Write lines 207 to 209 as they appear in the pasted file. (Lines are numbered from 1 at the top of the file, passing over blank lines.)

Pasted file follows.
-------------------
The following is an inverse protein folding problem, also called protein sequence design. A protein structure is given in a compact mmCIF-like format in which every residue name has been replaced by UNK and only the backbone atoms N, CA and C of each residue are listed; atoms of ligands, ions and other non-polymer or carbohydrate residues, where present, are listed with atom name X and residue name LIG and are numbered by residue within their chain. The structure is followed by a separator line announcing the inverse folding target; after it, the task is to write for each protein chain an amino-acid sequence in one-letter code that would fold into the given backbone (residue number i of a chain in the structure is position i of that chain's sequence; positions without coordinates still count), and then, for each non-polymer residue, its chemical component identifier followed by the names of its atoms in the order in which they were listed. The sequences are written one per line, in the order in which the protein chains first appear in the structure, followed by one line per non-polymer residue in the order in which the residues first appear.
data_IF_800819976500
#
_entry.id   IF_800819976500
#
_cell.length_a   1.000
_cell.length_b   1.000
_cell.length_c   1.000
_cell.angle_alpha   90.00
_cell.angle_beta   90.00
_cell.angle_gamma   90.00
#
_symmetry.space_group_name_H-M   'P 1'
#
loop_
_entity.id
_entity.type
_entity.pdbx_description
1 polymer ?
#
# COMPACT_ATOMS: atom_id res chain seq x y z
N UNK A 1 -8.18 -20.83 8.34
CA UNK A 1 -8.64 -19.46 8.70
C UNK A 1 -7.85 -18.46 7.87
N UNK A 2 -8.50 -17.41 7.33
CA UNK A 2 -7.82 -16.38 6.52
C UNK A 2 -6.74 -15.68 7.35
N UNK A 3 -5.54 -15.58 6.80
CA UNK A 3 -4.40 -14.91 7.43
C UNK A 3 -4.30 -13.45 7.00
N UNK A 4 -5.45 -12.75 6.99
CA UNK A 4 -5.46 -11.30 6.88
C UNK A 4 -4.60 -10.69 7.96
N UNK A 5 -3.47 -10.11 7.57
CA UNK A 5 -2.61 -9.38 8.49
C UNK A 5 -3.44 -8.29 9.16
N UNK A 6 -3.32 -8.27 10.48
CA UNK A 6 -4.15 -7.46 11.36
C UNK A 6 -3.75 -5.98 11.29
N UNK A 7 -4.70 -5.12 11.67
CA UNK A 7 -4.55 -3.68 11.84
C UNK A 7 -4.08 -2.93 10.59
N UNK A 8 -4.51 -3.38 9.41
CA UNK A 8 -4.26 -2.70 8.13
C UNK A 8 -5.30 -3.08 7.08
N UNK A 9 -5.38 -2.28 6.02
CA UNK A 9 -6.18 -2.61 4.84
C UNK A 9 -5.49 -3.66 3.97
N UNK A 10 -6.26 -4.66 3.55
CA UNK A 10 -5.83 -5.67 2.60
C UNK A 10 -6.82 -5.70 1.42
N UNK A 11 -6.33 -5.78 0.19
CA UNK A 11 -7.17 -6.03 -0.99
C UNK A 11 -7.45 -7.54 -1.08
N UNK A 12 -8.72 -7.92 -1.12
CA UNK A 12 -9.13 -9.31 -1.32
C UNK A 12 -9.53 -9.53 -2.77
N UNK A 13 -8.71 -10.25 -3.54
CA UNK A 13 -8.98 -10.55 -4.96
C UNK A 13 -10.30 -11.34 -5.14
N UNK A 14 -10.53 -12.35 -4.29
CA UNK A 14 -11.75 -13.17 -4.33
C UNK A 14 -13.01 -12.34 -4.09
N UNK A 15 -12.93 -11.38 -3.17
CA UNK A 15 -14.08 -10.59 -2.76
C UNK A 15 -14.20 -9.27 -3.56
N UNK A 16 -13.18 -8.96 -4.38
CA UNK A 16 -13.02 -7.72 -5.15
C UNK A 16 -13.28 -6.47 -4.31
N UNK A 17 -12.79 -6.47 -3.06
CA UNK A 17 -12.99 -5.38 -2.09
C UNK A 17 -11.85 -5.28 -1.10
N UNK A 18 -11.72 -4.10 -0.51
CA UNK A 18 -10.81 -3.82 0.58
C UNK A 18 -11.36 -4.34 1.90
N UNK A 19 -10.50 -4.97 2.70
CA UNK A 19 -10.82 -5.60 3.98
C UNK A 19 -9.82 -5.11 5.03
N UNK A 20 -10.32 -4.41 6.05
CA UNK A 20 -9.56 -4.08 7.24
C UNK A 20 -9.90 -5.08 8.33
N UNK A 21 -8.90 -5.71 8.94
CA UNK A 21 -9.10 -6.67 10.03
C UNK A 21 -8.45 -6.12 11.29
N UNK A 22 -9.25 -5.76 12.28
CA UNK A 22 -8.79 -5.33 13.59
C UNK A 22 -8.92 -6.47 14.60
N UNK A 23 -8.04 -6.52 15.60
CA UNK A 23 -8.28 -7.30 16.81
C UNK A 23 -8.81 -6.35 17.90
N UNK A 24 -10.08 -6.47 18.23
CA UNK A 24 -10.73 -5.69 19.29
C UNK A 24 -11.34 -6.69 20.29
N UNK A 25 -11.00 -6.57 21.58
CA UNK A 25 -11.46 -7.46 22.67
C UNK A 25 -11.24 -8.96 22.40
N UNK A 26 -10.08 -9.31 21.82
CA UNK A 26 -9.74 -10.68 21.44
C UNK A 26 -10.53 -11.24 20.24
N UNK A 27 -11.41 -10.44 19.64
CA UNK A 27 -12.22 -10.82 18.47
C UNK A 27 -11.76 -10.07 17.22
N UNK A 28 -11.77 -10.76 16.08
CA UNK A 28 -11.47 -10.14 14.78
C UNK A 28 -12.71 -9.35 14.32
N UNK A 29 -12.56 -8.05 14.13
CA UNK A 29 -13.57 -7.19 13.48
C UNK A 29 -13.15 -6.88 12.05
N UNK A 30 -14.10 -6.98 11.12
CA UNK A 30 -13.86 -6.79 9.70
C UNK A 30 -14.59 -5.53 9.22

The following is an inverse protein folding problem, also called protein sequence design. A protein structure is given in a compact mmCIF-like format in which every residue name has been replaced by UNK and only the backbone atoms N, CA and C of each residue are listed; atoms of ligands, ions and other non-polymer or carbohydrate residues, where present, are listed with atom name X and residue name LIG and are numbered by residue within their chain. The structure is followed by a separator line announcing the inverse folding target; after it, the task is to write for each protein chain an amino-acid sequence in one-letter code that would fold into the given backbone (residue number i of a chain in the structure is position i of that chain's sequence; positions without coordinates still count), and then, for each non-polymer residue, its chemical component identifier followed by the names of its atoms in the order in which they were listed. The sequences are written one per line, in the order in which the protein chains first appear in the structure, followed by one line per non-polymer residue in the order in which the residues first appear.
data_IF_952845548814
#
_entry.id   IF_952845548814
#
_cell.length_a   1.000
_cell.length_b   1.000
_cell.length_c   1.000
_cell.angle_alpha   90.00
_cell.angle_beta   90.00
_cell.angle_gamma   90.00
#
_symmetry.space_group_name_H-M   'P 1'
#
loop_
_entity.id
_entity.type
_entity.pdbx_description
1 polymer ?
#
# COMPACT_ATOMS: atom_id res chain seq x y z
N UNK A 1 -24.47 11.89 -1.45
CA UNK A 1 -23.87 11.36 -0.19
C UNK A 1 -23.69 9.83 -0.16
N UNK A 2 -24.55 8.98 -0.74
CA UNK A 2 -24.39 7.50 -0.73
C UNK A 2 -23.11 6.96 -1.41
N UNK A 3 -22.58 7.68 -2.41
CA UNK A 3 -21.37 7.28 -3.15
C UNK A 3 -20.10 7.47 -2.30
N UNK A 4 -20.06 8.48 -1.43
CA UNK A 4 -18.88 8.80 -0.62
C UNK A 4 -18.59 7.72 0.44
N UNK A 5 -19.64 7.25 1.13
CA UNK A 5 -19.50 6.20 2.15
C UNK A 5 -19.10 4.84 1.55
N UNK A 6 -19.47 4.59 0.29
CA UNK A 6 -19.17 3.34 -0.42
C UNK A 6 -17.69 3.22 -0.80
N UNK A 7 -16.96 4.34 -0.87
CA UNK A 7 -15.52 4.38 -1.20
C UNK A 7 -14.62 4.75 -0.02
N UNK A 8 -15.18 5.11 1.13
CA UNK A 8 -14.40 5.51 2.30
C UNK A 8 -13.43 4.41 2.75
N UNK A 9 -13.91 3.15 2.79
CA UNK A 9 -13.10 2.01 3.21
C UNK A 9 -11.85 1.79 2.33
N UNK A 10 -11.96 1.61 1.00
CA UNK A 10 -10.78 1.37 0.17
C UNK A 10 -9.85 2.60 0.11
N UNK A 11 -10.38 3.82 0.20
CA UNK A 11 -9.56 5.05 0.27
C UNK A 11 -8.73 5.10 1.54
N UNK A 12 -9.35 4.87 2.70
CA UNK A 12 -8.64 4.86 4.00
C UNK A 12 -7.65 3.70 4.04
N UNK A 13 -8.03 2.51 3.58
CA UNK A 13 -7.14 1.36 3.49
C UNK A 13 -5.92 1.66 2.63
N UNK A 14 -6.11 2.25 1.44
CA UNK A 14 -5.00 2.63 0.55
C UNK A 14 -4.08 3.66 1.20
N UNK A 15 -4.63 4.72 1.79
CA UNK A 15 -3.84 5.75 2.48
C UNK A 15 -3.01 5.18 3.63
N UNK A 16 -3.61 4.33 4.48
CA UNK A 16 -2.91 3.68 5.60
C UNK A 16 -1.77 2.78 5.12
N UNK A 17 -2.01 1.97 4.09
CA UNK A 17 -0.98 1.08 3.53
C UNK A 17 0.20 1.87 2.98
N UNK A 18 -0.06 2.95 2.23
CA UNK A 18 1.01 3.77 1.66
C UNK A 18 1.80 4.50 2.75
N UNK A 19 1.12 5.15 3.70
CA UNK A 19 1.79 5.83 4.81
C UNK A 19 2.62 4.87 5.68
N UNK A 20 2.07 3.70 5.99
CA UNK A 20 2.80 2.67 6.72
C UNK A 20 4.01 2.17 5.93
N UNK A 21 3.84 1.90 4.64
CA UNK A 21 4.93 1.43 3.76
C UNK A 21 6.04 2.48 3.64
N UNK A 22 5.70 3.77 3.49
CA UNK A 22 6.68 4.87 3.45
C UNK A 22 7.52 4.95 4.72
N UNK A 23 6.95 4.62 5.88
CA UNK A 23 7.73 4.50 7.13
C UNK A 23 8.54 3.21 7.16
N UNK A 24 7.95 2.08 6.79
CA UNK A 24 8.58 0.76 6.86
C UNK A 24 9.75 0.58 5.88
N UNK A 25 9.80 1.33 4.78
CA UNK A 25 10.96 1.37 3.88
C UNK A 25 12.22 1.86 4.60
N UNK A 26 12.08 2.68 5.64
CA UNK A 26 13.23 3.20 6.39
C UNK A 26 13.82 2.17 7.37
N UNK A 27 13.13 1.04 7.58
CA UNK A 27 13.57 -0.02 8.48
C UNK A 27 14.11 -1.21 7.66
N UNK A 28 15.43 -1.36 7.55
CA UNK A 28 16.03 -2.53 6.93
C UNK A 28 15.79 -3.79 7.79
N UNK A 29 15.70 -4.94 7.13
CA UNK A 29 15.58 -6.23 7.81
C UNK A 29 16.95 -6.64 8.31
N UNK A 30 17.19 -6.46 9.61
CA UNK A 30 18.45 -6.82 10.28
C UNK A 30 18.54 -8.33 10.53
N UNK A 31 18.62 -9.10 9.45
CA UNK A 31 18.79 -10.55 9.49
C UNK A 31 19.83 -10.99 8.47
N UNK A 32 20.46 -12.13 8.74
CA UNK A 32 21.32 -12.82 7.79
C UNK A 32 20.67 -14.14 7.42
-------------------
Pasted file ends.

C UNK A 25 12.22 1.86 4.60
N UNK A 26 12.08 2.68 5.64
CA UNK A 26 13.23 3.20 6.39